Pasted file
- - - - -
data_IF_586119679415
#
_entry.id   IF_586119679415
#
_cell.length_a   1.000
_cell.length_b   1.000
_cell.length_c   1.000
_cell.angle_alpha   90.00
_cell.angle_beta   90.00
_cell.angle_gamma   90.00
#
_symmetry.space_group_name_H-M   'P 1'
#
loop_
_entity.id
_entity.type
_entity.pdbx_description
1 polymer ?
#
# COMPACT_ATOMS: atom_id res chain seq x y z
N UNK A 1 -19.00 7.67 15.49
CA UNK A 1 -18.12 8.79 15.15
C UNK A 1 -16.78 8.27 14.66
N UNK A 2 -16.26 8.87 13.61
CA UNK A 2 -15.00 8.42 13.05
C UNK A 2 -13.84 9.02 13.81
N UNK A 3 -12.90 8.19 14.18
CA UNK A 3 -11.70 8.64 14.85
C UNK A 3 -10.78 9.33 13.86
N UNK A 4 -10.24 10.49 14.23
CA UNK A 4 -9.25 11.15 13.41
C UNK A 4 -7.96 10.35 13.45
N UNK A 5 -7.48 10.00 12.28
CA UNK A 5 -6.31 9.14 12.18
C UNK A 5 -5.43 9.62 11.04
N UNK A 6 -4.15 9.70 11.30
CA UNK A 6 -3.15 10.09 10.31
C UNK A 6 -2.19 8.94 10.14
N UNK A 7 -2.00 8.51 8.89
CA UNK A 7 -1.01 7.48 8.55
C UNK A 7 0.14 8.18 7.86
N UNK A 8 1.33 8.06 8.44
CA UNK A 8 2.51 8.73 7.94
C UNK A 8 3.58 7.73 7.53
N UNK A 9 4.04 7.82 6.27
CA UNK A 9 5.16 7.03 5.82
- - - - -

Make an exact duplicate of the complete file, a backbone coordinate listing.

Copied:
data_IF_586119679415
#
_entry.id   IF_586119679415
#
_cell.length_a   1.000
_cell.length_b   1.000
_cell.length_c   1.000
_cell.angle_alpha   90.00
_cell.angle_beta   90.00
_cell.angle_gamma   90.00
#
_symmetry.space_group_name_H-M   'P 1'
#
loop_
_entity.id
_entity.type
_entity.pdbx_description
1 polymer ?
#
# COMPACT_ATOMS: atom_id res chain seq x y z
N UNK A 1 -19.00 7.67 15.49
CA UNK A 1 -18.12 8.79 15.15
C UNK A 1 -16.78 8.27 14.66
N UNK A 2 -16.26 8.87 13.61
CA UNK A 2 -15.00 8.42 13.05
C UNK A 2 -13.84 9.02 13.81
N UNK A 3 -12.90 8.19 14.18
CA UNK A 3 -11.70 8.64 14.85
C UNK A 3 -10.78 9.33 13.86
N UNK A 4 -10.24 10.49 14.23
CA UNK A 4 -9.25 11.15 13.41
C UNK A 4 -7.96 10.35 13.45
N UNK A 5 -7.48 10.00 12.28
CA UNK A 5 -6.31 9.14 12.18
C UNK A 5 -5.43 9.62 11.04
N UNK A 6 -4.15 9.70 11.30
CA UNK A 6 -3.15 10.09 10.31
C UNK A 6 -2.19 8.94 10.14
N UNK A 7 -2.00 8.51 8.89
CA UNK A 7 -1.01 7.48 8.55
C UNK A 7 0.14 8.18 7.86
N UNK A 8 1.33 8.06 8.44
CA UNK A 8 2.51 8.73 7.94
C UNK A 8 3.58 7.73 7.53
N UNK A 9 4.04 7.82 6.27
CA UNK A 9 5.16 7.03 5.82